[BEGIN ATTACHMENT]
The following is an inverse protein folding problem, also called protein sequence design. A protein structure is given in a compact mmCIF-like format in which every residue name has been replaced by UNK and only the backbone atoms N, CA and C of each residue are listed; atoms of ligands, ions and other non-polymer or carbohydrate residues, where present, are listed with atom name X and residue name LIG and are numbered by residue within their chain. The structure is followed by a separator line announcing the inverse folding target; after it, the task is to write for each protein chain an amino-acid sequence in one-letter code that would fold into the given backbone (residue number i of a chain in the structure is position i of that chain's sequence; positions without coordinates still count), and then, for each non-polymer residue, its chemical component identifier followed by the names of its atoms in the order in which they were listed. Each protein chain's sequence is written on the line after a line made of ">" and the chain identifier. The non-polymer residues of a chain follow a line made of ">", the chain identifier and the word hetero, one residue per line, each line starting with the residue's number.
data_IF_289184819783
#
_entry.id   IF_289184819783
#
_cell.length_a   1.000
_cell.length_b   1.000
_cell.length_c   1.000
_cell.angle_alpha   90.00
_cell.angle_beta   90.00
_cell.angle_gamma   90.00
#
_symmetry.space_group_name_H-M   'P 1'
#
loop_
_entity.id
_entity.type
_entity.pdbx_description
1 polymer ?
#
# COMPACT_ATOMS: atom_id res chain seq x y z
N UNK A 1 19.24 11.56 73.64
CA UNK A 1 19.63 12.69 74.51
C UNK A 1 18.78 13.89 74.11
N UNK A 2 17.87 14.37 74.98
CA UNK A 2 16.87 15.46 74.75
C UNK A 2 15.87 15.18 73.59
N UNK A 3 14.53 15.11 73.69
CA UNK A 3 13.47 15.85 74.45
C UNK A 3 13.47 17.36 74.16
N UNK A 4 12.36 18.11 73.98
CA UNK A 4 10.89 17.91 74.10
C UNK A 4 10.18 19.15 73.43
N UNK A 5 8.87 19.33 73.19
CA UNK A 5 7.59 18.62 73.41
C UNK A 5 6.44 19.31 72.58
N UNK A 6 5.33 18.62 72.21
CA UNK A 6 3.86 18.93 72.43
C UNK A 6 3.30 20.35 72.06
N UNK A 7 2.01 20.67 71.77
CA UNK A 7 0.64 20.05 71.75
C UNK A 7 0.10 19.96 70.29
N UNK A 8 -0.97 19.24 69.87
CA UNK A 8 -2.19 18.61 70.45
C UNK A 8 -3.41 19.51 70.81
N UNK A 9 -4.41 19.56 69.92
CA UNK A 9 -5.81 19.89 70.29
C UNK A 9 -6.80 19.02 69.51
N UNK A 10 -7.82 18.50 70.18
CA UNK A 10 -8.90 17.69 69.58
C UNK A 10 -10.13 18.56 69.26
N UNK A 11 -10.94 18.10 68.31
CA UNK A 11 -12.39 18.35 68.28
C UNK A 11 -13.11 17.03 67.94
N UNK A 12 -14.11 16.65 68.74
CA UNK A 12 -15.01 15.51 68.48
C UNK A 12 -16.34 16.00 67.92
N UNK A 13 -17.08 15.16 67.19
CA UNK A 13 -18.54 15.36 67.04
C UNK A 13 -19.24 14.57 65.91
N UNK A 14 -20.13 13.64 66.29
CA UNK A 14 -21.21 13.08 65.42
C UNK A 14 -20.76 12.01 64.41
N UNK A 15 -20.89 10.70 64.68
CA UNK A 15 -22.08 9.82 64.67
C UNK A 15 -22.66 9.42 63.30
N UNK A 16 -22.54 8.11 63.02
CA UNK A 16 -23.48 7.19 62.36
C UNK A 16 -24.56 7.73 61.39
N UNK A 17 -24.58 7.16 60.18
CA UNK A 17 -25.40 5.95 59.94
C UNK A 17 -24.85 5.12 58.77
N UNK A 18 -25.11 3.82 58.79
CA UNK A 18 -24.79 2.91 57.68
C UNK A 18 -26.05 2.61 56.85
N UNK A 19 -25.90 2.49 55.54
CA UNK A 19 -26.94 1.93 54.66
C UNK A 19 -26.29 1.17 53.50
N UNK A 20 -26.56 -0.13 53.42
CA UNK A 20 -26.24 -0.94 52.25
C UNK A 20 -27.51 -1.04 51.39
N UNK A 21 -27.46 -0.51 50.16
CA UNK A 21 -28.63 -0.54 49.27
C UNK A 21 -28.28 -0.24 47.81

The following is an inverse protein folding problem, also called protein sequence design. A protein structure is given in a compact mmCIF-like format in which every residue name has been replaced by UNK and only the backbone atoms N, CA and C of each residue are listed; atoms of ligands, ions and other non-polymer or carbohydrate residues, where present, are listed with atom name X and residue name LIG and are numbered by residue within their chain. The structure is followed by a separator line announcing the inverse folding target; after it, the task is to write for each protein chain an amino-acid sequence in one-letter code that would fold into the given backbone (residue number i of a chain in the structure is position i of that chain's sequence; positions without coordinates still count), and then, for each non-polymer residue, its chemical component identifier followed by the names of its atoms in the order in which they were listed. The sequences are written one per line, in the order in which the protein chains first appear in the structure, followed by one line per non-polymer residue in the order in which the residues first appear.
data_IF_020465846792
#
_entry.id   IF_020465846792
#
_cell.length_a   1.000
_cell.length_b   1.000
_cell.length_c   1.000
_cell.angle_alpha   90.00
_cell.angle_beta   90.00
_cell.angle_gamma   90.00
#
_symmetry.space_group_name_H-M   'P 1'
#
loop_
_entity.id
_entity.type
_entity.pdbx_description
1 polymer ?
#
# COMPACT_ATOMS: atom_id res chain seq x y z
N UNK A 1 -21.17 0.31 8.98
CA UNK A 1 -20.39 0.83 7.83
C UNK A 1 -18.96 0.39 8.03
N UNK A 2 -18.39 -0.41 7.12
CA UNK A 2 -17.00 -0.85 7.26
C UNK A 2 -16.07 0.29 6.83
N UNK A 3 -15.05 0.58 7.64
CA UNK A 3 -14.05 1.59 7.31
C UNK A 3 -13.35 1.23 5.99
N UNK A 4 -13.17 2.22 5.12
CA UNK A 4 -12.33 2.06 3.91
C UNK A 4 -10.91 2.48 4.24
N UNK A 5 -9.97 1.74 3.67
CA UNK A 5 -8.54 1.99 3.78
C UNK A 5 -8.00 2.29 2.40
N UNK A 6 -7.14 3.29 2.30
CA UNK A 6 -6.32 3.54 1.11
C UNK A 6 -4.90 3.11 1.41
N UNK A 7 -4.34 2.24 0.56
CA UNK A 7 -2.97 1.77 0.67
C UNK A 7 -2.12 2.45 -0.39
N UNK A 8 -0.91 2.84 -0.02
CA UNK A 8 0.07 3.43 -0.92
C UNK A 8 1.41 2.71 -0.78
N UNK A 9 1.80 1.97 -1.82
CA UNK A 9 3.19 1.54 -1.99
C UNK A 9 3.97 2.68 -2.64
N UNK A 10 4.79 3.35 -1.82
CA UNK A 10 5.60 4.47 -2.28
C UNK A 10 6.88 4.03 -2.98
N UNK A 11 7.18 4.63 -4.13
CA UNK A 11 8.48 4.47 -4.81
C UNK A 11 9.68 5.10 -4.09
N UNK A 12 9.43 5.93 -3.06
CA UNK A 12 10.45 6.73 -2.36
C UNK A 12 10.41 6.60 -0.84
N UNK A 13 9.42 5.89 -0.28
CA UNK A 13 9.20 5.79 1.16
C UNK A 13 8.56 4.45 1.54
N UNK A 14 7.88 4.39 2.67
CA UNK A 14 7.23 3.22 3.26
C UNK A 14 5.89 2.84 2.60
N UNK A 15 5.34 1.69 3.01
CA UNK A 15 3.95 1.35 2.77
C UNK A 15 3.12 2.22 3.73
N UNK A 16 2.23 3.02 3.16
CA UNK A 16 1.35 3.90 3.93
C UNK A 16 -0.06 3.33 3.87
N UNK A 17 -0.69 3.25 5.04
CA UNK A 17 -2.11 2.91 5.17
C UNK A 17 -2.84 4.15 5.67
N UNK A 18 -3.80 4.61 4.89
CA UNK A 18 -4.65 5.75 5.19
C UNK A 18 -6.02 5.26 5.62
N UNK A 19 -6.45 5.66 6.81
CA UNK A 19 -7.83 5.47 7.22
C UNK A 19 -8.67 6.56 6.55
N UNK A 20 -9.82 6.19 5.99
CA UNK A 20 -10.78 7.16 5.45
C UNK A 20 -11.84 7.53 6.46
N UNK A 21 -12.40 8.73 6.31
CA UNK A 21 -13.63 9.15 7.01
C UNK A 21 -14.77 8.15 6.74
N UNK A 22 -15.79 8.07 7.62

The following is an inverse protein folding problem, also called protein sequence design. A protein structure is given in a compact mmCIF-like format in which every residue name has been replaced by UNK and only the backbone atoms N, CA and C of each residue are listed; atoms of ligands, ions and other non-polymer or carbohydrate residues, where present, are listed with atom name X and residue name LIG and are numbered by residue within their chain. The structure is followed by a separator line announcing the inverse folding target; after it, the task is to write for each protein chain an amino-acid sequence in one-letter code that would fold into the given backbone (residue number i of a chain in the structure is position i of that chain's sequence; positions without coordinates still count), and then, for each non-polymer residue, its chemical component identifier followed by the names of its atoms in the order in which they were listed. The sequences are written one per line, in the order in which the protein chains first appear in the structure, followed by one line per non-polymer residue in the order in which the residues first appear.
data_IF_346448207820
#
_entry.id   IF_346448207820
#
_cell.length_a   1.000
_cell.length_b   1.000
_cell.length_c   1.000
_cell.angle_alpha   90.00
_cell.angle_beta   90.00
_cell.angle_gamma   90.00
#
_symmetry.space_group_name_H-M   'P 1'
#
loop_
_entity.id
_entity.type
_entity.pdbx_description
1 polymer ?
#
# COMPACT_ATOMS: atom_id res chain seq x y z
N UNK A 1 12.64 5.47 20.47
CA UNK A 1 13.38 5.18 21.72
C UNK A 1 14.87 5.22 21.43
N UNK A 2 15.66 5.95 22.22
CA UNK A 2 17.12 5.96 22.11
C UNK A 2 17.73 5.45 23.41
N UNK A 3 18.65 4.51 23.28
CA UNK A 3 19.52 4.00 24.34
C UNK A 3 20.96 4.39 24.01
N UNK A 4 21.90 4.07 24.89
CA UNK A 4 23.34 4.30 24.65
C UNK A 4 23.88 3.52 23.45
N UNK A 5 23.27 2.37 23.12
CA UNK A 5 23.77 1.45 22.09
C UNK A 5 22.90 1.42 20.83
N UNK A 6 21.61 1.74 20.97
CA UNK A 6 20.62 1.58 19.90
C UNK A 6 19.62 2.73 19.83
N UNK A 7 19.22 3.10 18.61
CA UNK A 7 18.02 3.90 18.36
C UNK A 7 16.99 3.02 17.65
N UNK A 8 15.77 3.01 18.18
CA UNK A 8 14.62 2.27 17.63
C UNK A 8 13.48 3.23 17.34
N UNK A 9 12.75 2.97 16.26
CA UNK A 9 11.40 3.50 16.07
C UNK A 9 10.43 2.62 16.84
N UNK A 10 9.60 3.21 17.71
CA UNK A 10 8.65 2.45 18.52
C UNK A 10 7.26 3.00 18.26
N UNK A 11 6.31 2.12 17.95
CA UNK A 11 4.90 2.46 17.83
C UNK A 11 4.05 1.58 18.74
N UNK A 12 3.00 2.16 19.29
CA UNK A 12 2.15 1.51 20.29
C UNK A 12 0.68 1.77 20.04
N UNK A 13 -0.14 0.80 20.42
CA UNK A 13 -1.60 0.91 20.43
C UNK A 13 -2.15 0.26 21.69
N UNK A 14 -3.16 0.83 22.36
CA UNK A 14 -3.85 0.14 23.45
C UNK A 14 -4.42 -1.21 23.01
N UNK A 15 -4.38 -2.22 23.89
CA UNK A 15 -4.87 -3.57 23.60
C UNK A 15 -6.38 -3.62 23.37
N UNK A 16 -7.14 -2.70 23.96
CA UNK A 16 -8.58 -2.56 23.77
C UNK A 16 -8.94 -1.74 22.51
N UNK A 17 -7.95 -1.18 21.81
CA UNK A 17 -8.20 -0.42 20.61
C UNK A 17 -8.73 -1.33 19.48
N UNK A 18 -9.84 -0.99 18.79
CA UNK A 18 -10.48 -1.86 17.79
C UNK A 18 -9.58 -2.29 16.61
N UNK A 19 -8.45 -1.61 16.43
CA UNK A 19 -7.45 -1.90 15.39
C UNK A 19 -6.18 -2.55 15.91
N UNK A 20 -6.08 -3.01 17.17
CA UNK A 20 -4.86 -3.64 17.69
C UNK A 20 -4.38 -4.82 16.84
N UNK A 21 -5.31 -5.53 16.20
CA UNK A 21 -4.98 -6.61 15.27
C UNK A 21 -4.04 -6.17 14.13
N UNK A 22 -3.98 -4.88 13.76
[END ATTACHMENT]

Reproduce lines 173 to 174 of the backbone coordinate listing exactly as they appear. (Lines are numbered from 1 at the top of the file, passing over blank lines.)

_entry.id   IF_346448207820
#